What to know about the dispute between Elizabeth Warren and Howard Schultz

"What's 'ridiculous' is billionaires who think they can buy the presidency to keep the system rigged for themselves."

BOSTON, MA - 01/28/2019 Elizabeth Warren answers questions from the press after meeting with Massachusett's federal workers who have been affecetd by the recent government shutdown.  (Erin Clark for the Boston Globe) 29Shutdown
Elizabeth Warren answers questions after meeting with federal workers in Boston who have been affected by the recent government shutdown. –Erin Clark / The Boston Globe

Sen. Elizabeth Warren is making an example of another billionaire — this one a fellow potential 2020 presidential candidate.

The Massachusetts senator responded to Howard Schultz in a tweet Tuesday morning, after the former Starbucks CEO called her wealth tax proposal “ridiculous.”

“What’s ‘ridiculous’ is billionaires who think they can buy the presidency to keep the system rigged for themselves while opportunity slips away for everyone else,” Warren wrote.

Schultz — who announced this week that he is seriously considering running for president as a “centrist independent” — took issue with Warren’s wealth tax proposal in an interview that aired Tuesday morning on NPR’s “Morning Edition.”


“What we have today is an unfair system,” he told NPR host Steve Inskeep. “However, when I see Elizabeth Warren come out with a ridiculous plan of taxing wealthy people a surtax of 2 percent because it makes a good headline, or sends out a tweet, when she knows for a fact that is not something that’s ever going to be passed. This is what’s wrong. You can’t just attack these things in a punitive way by punishing people.”

Warren’s wealth tax plan, which she unveiled last week, would impose a 2 percent annual tax on the capital assets, such as stocks and real estate, of households worth more than $50 million, as opposed to solely taxing income. In a recent letter to supporters, the Bay State senator argued that the current state of wealth inequality in the United States — in which the top 1 percent of households own more wealth than the bottom 90 percent combined — calls for “structural change” to the country’s tax policy.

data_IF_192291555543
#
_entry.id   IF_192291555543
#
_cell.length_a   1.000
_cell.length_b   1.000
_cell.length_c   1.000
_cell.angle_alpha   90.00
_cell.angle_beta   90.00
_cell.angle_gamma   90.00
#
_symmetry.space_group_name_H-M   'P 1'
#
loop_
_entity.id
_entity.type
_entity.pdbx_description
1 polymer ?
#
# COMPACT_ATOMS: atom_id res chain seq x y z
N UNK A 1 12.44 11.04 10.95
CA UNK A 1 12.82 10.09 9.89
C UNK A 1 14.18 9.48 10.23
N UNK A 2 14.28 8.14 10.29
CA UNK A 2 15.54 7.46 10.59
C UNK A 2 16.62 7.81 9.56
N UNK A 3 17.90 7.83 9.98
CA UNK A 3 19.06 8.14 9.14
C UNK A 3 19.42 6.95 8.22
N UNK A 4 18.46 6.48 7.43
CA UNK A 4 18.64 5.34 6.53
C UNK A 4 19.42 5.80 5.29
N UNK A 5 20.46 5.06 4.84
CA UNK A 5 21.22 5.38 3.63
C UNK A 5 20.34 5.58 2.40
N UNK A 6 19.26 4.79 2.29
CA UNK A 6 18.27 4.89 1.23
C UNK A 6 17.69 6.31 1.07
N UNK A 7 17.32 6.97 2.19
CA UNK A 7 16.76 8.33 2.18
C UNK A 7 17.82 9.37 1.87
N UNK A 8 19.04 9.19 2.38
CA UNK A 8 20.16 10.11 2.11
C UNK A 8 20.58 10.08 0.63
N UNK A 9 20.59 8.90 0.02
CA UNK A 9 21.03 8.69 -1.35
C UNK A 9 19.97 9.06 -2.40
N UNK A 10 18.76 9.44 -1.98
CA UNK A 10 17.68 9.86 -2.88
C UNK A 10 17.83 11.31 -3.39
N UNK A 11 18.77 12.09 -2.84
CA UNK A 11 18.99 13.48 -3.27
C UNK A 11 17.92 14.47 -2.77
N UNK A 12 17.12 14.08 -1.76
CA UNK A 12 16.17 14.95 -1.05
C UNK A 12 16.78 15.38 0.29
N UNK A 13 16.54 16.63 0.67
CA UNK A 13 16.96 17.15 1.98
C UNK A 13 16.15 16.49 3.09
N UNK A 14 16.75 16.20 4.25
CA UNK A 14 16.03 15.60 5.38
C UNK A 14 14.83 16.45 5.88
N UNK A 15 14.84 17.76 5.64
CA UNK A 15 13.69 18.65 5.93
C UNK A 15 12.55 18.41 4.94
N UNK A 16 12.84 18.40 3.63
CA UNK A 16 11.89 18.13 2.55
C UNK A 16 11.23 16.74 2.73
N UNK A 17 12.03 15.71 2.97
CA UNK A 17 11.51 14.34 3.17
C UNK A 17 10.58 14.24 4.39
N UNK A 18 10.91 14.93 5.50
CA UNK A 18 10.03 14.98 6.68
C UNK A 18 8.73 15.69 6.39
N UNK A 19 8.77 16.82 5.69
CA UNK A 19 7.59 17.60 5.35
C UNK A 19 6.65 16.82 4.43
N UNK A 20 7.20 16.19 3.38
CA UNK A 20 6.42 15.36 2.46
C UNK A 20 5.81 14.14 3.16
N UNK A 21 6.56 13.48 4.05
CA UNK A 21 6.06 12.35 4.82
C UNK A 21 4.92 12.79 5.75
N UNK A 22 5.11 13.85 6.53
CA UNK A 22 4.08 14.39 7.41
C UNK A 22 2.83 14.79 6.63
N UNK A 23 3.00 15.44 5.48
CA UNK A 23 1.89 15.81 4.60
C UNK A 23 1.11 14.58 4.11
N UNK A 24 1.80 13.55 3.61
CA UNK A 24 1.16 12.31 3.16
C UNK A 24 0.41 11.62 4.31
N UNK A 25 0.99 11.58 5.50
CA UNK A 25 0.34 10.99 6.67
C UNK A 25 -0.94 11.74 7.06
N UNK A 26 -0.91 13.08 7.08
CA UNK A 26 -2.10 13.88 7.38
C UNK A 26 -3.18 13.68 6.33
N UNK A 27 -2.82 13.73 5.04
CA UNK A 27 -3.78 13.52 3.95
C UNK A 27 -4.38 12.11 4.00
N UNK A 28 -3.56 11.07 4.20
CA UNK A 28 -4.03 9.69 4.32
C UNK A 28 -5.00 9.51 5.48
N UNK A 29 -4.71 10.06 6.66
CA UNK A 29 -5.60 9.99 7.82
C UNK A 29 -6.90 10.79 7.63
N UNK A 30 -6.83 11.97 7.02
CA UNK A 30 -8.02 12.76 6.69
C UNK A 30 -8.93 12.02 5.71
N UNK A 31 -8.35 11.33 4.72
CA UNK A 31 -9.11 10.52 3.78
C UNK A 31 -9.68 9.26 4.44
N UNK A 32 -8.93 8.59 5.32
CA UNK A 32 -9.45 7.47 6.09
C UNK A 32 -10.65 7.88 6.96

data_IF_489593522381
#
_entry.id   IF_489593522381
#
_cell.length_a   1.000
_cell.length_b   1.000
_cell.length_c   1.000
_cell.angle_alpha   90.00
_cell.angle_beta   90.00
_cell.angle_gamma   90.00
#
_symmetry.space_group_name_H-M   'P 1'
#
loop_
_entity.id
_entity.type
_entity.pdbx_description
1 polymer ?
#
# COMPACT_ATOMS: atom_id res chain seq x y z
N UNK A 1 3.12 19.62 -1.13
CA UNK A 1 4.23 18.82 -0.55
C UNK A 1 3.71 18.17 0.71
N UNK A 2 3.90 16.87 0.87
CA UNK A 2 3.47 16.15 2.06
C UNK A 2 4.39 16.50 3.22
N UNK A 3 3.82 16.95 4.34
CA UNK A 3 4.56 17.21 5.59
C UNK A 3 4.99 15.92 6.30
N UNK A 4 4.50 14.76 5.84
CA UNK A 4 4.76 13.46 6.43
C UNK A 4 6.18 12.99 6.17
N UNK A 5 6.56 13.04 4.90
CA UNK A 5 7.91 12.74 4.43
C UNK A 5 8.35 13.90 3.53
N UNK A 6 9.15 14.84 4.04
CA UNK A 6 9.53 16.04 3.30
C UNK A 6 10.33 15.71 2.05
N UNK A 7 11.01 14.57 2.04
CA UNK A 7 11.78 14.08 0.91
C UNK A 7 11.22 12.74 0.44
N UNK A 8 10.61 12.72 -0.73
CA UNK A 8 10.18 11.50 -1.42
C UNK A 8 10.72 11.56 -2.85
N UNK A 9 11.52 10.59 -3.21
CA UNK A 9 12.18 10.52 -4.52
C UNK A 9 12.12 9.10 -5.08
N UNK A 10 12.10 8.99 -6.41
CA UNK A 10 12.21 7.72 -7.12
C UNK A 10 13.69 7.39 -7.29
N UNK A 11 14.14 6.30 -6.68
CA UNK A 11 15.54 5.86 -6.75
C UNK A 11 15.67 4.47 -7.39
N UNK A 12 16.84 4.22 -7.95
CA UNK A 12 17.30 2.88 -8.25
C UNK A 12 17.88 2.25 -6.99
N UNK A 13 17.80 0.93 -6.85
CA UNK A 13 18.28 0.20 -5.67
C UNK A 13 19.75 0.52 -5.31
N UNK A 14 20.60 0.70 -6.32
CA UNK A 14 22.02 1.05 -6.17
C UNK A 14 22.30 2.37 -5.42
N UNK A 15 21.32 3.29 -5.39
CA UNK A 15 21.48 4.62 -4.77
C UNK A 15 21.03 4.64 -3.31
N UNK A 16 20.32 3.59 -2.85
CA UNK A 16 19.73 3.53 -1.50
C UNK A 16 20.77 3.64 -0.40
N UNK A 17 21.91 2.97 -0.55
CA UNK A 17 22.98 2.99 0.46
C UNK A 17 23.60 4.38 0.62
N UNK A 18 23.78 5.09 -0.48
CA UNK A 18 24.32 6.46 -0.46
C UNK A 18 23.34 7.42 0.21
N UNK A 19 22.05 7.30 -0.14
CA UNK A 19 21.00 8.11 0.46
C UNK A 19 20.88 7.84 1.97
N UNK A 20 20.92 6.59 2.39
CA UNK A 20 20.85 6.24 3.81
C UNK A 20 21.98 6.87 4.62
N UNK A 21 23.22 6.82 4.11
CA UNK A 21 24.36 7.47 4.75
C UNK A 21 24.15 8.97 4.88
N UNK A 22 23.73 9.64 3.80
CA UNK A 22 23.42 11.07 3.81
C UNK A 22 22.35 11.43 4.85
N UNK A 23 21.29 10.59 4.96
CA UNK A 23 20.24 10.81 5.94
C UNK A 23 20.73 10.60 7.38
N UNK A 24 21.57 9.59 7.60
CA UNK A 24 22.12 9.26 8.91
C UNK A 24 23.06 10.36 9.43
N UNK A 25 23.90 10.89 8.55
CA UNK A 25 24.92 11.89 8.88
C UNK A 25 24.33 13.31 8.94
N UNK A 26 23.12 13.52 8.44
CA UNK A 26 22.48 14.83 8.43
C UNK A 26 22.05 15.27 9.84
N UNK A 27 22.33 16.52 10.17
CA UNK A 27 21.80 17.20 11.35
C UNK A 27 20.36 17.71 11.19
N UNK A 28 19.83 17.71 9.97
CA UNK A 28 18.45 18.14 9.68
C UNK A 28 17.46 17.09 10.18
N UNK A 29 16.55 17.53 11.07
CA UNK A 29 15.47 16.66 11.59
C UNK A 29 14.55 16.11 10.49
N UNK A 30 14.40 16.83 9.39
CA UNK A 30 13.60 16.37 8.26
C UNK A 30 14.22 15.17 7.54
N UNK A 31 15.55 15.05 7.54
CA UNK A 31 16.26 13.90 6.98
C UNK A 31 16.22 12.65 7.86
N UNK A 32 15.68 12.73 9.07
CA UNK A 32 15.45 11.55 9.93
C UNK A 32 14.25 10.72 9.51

“Right now, an heir with $500 million in yachts and fine art and a public school teacher with no savings can pay the same amount in federal taxes,” Warren wrote.

“The reason? Because people pay federal taxes on their income, not on their wealth,” she continued. “So if that heir and that teacher both make $50,000 in a year, the federal government sees no difference between them. This isn’t an oversight, it’s on purpose. It’s because the rich and powerful run Washington, and they make sure the rules are written to benefit themselves.”


Warren’s plan would also impose an additional 1 percent surtax on the assets of households worth more than $1 billion. According to Washington Post reporter Jeff Stein, her wealth tax plan would result in Schultz — with an estimated net worth of $3.4 billion — paying an additional $91 million in taxes each year.

Schultz says he hasn’t made a final decision about whether to officially join the 2020 field. Asked if he would self-fund his campaign, the multi-billionaire told CBS’s “60 Minutes” that “we’ll be fully resourced to do what’s necessary.”

A self-described “lifelong Democrat,” Schultz now decries what he sees as “extremes on both sides” and says he’s concerned about the impact that proposals embraced by Warren and other progressives, like Medicare for All and tuition-less college, would have on the national debt.

“How are we paying for all this and not bankrupting the country?” Schultz said in a recent interview with The New York Times.

Warren, for her part, has made no secret that she believes the answer is raising taxes on the wealthy.

While Schultz told Inskeep that he thinks the country needs “comprehensive tax reform,” he wouldn’t specifically say if that included raising taxes on its wealthiest members. Schultz did tell “60 Minutes” that he thought the recent Republican tax bill went too far in cutting corporate taxes and indicated he would have provided more tax cuts to the individuals at the bottom rungs of the income ladder.

One financial matter on which Schultz and Warren do appear to agree is that companies should not solely prioritize the maximization of shareholder returns. As the CEO of Starbucks, Schultz made sure that employees had benefits, like health insurance, tuition aid, and stock shares.


“What I would try to do is influence public CEOs to understand that we have a moral obligation and responsibility not only to make a profit and create shareholder value, but also to do everything we can to do more for our employees and the communities we serve,” Schultz told Inskeep.

Warren introduced a bill last summer that would make companies worth more than $1 billion obtain a newly created federal corporate charter overhauling corporate governance. Among other things, the charter would give employees at least 40 percent representation on corporate boards and require that executives consider the interests all company stakeholders: employees, customers, shareholders, and the communities in which they operate.

Schultz, however, says he wouldn’t change any laws when it comes to corporate governance — nor has he outlined any specific policy proposals, beyond espousing his purported values of humanity and fairness.

“Financial performance in a way is the price of admission,” Schultz told Inskeep. “A company has to perform, but you don’t have to perform at the expense of your people.”